Australia's children -- a picture of good health?

Australias children are generally in good health and their health has improved over the last decade, according to a report released today by the Australian Institute of Health and Welfare (AIHW).

Australias Children: Their Health and Wellbeing 2002 shows that death rates for children aged 114 years fell by 22% over the last decade, and infant deaths fell by 26% for boys and 23% for girls.

Deaths from Sudden Infant Death Syndrome (SIDS) -- the leading cause of death among Australian infants -- also fell by 62% in the last decade.

Notification rates for many vaccine-preventable diseases decreased between 1993 and 2000, in line with an increase in the proportion of children immunised against these diseases.

However, report co-author, Fadwa Al-Yaman, said there was no room for complacency, because some important threats remain to the health of Australias children.

Injury is the leading cause of death for children aged 1-14 years, Dr Al-Yaman said. Motor vehicle accidents, drowning and pedestrian accidents are the main causes of childhood injury deaths -- and boys have a higher death rate than girls.

The report also shows that injury is also the second most common reason for hospital admissions of children aged 1-14 years (after respiratory conditions like asthma), and boys were hospitalised more than girls -- at double the rate for girls aged 10-14 years.

During 1999-00, injuries and poisoning caused over 68,000 hospitalisations (1,737 for every 100,000 children) with the most common causes being accidental falls, followed by pedal cyclist injuries and accidental poisoning.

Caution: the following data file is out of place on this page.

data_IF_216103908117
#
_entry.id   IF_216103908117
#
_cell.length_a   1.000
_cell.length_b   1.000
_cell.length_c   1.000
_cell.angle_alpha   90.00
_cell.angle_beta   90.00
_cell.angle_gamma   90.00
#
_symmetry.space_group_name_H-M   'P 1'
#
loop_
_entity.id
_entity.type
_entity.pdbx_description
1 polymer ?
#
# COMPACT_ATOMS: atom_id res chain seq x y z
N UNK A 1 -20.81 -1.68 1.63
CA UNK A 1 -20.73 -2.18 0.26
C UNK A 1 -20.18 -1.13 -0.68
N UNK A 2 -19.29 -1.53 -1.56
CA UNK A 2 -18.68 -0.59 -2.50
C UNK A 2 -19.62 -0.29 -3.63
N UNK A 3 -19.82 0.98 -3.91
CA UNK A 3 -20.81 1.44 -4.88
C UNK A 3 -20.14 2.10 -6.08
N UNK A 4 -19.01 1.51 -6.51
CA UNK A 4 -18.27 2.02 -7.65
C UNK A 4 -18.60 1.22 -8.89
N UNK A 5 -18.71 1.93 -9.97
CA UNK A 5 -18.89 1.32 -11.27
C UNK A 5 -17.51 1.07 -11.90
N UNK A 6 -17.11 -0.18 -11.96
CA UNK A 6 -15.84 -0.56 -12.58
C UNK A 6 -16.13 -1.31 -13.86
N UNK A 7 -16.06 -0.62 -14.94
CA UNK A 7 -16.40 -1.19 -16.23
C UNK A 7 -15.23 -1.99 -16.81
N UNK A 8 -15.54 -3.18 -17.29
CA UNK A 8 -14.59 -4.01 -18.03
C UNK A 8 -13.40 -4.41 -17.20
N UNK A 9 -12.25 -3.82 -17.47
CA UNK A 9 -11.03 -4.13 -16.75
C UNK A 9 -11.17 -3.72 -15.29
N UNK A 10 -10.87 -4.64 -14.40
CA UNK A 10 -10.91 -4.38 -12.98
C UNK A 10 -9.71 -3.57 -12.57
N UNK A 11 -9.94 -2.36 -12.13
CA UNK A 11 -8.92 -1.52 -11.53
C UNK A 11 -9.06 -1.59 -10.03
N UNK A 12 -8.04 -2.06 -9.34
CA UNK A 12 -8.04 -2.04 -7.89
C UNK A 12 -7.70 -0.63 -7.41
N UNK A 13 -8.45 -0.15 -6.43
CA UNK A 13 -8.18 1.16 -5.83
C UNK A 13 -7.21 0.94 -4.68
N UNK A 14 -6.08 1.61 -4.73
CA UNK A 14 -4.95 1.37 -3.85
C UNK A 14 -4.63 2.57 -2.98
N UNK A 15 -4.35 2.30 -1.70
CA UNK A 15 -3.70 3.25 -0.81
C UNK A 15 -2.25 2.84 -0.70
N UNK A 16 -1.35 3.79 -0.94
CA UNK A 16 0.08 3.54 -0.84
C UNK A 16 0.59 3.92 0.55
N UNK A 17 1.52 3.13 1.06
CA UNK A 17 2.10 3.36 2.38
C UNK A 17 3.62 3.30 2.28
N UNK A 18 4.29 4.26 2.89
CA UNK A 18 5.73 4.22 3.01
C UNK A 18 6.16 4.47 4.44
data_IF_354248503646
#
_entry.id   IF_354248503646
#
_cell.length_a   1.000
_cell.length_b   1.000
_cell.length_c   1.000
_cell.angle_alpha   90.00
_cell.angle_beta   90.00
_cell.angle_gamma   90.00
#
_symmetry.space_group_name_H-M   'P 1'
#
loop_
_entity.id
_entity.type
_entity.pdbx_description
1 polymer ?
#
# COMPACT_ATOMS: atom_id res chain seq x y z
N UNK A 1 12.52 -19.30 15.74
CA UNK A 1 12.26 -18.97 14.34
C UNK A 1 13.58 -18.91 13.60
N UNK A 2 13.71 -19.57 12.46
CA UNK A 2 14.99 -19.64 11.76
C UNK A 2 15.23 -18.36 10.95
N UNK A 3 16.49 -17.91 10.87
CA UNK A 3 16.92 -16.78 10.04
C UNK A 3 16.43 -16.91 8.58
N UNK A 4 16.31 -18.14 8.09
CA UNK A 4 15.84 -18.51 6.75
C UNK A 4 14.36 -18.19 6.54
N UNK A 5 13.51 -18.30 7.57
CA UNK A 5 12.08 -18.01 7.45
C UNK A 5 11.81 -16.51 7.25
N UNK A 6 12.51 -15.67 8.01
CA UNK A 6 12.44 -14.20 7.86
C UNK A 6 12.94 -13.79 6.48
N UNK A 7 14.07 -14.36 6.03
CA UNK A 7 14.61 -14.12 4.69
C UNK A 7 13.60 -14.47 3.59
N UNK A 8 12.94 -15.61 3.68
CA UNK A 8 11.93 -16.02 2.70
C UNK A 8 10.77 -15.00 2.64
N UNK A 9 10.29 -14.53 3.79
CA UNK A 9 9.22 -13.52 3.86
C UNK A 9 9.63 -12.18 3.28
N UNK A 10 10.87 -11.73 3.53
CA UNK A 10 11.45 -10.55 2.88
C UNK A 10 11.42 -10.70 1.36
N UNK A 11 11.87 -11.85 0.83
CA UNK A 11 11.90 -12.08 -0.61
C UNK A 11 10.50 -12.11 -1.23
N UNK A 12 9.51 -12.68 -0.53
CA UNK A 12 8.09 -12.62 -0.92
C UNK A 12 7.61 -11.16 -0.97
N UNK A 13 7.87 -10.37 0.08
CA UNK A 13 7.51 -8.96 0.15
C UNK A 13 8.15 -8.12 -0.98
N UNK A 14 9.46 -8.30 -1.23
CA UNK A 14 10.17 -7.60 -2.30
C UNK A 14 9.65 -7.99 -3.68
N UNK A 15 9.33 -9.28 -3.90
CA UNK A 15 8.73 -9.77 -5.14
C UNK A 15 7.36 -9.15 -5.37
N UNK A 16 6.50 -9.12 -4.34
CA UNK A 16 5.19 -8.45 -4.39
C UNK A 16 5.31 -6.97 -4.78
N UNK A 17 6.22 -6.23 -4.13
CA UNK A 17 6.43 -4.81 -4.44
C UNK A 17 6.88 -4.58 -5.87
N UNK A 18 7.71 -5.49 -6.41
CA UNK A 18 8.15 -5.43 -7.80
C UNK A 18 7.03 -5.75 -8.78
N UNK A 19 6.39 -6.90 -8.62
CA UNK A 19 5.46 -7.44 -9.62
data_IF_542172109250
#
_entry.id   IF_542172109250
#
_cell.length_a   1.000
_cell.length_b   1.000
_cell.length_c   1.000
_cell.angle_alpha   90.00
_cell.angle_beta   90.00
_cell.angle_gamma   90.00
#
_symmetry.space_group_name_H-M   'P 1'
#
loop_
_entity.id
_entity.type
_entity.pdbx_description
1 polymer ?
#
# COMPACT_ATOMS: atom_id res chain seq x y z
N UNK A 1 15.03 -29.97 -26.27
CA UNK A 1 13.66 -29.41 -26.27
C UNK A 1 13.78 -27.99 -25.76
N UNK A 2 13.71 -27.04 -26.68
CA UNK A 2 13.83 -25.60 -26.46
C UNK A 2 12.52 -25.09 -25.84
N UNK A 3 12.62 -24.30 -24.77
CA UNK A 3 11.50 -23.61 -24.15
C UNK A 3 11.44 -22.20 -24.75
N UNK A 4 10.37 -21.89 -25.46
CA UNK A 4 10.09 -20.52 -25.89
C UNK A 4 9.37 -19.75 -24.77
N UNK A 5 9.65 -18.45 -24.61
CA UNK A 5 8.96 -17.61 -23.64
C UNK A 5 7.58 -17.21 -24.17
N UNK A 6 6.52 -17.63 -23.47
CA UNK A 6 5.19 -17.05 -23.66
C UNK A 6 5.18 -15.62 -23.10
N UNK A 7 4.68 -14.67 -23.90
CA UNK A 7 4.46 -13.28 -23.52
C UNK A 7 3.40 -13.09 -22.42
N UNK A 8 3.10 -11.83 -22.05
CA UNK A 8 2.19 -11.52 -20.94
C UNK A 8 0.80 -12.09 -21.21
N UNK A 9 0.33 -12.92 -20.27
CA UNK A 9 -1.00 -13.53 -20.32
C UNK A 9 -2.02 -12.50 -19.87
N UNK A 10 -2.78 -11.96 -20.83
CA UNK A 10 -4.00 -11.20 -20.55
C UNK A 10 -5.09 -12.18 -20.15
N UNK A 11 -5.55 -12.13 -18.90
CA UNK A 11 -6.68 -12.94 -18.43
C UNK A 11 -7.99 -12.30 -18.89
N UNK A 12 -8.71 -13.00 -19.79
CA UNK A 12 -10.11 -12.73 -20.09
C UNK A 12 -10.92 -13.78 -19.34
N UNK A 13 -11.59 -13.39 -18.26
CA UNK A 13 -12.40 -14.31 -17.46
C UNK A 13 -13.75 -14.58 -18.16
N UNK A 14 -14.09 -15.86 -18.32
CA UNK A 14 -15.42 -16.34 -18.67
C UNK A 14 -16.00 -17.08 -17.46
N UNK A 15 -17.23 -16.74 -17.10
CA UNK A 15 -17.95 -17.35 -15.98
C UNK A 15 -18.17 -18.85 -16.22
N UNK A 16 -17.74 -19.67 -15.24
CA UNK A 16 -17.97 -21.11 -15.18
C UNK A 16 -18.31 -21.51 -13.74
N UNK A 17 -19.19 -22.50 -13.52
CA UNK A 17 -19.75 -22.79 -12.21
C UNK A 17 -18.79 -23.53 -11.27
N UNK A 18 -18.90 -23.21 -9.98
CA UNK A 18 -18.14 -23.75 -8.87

Asthma was the most common reason for hospitalisation of children aged 1-4 years, while chronic tonsillitis was responsible for the highest rate of hospitalisation for children aged 5-14 years.

Dr Al-Yaman said the overall health of Indigenous children remained poor. Indigenous children were hospitalised at a higher rate than other Australian children of the same age, particularly for skin diseases, diseases of the circulatory and respiratory system and parasitic diseases.

The death rate for Indigenous infants (children under 1 year old) was 3 times higher than that for other Australian infants. Similarly, the death rate for Indigenous children aged 1-14 years was 2.5 times that for other children.

Australias Children: Their Health and Wellbeing 2002, is the second national report to focus on the health of children in Australia. It provides information on the current and long-term status of childrens health, and on the risk and protective factors influencing their health and wellbeing.

Other findings include:

  • Asthma continues to threaten childhood health, affecting almost 1 in 7 children.
  • Most children aged 2-14 years are of an acceptable weight; 18% of boys and 22% of girls are overweight or obese; 7% of boys and 4% of girls are underweight.
  • Just over 90% of children aged 1 year, and 88% of children aged 2 years were fully immunised in 2001.

17 May 2002


Further information: Fadwa Al-Yaman, AIHW, tel. 02 6244 1146, or tel. 0409 307 671 (mobile)
Media copies of the report: Publications Officer, 02 6244 1032